Our (very slightly loosened) lockdown continues and Covid-19 is still the biggest story in town. Nonetheless, there have been some interesting Brexit developments. New Labour leader Sir Keir Starmer has announced that he will not be pushing for an extension to the negotiating period, instead challenging the government to get things done within the tight December deadline it has set itself. This is a sensible move in terms of electoral politics, as Starmer looks to heal rather than stoke divisions amongst potential Labour voters over Brexit. As we think the government should indeed be able to have something agreed by December, it suits us too.
Meanwhile, chief British negotiator David Frost had made a telling statement about the slow progress of negotiations, placing the blame firmly at the EU’s door: “The major obstacle … is the EU’s insistence on including a set of novel and unbalanced proposals on the so-called level playing field”. It is worth printing Frost’s statement in full:
“We have just completed our third negotiating round with the EU, once again by videoconference. I would like to thank Michel Barnier and the negotiating teams on both sides for their determination in making the talks work in these difficult circumstances.
I regret however that we made very little progress towards agreement on the most significant outstanding issues between us.
It is very clear that a standard Comprehensive Free Trade Agreement, with other key agreements on issues like law enforcement, civil nuclear, and aviation alongside, all in line with the Political Declaration, could be agreed without major difficulties in the time available. Both sides have tabled full legal texts, there are plenty of precedents, and there is clearly a good understanding between negotiators.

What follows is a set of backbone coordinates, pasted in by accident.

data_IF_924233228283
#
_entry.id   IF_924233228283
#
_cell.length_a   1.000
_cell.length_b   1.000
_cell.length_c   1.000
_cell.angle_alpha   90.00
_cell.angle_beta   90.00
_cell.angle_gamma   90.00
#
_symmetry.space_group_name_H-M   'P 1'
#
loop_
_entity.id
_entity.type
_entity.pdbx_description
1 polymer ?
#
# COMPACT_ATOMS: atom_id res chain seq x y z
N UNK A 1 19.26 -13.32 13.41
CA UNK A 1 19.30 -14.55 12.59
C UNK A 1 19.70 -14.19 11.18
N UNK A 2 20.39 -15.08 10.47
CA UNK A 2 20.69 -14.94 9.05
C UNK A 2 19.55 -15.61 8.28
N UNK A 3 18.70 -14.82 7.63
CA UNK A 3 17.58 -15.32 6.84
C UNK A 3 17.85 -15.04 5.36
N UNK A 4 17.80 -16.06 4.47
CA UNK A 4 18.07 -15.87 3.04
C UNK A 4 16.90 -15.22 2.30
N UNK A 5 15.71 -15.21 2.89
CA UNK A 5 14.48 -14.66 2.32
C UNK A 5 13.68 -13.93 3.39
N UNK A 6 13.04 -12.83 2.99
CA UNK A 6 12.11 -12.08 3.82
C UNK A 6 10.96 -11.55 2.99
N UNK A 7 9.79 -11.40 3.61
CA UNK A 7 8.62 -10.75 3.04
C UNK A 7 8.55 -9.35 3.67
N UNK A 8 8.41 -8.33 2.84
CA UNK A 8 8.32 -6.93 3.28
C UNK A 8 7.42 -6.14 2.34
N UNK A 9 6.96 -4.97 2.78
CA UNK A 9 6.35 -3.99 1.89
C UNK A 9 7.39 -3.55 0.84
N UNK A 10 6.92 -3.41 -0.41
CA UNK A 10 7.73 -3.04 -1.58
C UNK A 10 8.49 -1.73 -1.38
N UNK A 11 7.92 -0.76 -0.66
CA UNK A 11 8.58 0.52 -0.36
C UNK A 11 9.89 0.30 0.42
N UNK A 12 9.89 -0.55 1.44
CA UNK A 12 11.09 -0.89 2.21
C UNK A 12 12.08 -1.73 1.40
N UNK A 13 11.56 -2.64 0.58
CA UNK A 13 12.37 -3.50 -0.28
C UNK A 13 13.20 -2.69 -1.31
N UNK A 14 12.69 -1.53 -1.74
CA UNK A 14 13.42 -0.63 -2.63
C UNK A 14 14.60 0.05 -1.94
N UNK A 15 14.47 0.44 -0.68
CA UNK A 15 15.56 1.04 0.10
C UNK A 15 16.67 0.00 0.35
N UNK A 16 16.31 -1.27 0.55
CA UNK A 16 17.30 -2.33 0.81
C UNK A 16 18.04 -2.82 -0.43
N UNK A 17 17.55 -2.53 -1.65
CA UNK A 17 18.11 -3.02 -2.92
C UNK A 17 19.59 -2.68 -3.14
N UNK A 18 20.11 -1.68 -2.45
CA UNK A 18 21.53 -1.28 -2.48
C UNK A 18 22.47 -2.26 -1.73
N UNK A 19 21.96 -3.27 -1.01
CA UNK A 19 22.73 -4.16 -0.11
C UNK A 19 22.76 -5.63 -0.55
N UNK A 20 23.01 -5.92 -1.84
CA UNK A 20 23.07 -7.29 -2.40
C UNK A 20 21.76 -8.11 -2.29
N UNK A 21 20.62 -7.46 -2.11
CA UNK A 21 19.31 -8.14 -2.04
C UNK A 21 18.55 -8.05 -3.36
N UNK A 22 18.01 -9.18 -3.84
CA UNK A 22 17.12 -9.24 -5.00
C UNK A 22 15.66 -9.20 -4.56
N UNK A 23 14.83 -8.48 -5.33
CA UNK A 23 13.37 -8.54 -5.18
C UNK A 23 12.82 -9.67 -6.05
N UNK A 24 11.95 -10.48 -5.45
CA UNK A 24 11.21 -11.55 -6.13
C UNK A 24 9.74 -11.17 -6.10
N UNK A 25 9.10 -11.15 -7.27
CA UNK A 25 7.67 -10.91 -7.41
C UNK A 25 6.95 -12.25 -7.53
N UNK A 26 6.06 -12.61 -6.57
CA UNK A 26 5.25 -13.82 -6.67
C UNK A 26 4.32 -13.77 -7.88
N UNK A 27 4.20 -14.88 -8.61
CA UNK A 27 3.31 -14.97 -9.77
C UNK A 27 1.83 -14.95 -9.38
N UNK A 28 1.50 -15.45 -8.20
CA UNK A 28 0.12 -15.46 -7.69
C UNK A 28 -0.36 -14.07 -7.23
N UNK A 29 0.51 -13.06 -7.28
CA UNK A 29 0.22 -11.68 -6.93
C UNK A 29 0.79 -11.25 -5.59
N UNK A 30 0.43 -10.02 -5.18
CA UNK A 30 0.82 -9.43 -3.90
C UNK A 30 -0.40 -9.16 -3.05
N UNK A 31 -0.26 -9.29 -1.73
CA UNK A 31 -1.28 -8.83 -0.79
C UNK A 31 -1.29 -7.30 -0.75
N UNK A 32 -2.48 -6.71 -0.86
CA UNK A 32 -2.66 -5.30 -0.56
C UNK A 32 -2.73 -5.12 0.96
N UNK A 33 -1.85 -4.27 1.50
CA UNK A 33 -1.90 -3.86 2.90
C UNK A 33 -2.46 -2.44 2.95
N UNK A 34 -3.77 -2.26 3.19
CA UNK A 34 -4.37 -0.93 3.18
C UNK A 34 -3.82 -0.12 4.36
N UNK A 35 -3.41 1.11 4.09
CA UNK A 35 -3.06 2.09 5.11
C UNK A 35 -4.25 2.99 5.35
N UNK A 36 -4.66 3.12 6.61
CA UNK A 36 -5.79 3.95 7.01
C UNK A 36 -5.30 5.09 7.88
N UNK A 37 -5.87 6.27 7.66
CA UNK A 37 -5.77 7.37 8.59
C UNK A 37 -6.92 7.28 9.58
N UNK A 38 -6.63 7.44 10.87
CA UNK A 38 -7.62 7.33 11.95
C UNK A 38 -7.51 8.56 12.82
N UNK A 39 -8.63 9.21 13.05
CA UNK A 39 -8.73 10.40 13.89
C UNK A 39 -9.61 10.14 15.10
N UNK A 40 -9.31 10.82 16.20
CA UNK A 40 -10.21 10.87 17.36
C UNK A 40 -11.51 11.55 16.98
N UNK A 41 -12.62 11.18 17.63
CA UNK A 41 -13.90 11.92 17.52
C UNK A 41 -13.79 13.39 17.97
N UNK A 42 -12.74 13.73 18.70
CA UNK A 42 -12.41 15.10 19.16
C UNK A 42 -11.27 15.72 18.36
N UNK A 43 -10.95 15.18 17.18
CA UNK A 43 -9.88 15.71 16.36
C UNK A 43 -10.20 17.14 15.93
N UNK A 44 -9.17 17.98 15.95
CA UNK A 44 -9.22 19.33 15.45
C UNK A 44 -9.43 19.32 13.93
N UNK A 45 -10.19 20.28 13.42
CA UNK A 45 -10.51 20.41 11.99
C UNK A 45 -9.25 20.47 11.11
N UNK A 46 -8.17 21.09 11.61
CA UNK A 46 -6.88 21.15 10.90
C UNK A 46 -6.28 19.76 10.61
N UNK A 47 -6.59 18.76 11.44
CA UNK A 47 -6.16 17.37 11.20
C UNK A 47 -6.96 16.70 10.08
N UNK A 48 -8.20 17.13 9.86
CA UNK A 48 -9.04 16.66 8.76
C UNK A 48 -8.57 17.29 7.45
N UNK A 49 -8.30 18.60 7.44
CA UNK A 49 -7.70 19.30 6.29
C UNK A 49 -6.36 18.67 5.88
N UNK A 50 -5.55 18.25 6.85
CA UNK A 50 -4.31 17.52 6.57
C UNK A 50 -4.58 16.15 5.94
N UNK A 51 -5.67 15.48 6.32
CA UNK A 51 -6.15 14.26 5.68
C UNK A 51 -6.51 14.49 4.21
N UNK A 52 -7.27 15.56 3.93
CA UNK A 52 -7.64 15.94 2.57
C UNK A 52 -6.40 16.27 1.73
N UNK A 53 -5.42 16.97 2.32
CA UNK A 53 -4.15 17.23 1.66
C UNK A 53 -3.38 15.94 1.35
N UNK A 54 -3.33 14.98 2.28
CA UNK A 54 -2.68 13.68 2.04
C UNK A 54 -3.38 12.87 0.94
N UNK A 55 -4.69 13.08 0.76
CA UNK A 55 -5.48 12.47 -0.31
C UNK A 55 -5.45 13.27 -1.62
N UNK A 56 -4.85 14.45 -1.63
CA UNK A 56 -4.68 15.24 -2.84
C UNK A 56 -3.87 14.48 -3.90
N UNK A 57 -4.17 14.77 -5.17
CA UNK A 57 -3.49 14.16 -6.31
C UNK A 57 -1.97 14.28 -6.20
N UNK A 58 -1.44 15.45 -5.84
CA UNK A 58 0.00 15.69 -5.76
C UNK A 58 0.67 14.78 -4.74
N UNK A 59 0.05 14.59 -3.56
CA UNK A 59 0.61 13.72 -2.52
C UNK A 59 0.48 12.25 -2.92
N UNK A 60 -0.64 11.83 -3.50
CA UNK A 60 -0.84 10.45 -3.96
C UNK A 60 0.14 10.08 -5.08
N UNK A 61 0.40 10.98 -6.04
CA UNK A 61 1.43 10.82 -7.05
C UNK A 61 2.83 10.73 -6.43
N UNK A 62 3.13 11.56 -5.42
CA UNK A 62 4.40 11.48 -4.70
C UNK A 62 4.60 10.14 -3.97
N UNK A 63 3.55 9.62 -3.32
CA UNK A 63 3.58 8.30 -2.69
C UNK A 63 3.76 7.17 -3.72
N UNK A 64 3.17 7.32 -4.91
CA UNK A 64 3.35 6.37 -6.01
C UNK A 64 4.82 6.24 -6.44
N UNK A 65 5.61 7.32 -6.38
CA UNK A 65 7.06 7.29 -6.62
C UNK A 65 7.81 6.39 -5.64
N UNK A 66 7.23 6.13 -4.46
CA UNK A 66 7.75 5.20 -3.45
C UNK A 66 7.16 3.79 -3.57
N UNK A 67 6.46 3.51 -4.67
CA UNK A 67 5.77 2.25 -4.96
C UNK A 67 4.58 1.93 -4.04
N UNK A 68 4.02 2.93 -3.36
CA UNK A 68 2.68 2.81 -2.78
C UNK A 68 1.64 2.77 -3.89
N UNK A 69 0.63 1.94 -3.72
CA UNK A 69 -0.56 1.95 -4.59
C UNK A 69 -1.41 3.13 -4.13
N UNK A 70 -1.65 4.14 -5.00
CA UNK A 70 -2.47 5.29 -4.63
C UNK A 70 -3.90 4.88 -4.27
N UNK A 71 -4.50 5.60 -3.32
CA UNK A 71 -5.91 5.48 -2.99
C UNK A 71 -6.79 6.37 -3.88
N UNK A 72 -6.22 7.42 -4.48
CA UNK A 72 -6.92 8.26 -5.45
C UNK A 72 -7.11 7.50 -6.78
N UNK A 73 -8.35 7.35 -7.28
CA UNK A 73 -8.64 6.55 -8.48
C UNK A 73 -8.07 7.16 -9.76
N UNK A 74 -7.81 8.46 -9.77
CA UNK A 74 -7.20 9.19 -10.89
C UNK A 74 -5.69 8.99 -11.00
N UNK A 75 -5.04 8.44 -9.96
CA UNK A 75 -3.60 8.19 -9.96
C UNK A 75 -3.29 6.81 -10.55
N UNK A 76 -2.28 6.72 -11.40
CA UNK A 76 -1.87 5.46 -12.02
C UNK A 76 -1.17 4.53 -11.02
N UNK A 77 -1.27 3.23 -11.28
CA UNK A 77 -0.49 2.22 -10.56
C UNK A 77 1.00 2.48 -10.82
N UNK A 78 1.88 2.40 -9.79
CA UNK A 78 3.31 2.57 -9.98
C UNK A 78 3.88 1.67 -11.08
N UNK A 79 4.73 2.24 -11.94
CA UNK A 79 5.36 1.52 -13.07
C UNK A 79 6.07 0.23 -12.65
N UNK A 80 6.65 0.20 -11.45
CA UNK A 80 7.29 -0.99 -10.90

The major obstacle to this is the EU’s insistence on including a set of novel and unbalanced proposals on the so-called “level playing field” which would bind this country to EU law or standards, or determine our domestic legal regimes, in a way that is unprecedented in Free Trade Agreements and not envisaged in the Political Declaration. As soon as the EU recognises that we will not conclude an agreement on that basis, we will be able to make progress.
Although we have had useful discussions on fisheries on the basis of our draft legal text, the EU continues to insist on fisheries arrangements and access to UK fishing waters in a way that is incompatible with our future status as an independent coastal state. We are fully committed to agreeing fishing provisions in line with the Political Declaration, but we cannot agree arrangements that are manifestly unbalanced and against the interests of the UK fishing industry.
It is hard to understand why the EU insists on an ideological approach which makes it more difficult to reach a mutually beneficial agreement.
We very much need a change in EU approach for the next Round beginning on 1 June. In order to facilitate those discussions, we intend to make public all the UK draft legal texts during next week so that the EU’s Member States and interested observers can see our approach in detail.
The UK will continue to work hard to find an agreement, for as long as there is a constructive process in being, and continues to believe that this is possible.”
It is time for the EU to stop insisting on an unprecedented ‘level playing field’ arrangement and start negotiating properly.
On the website this week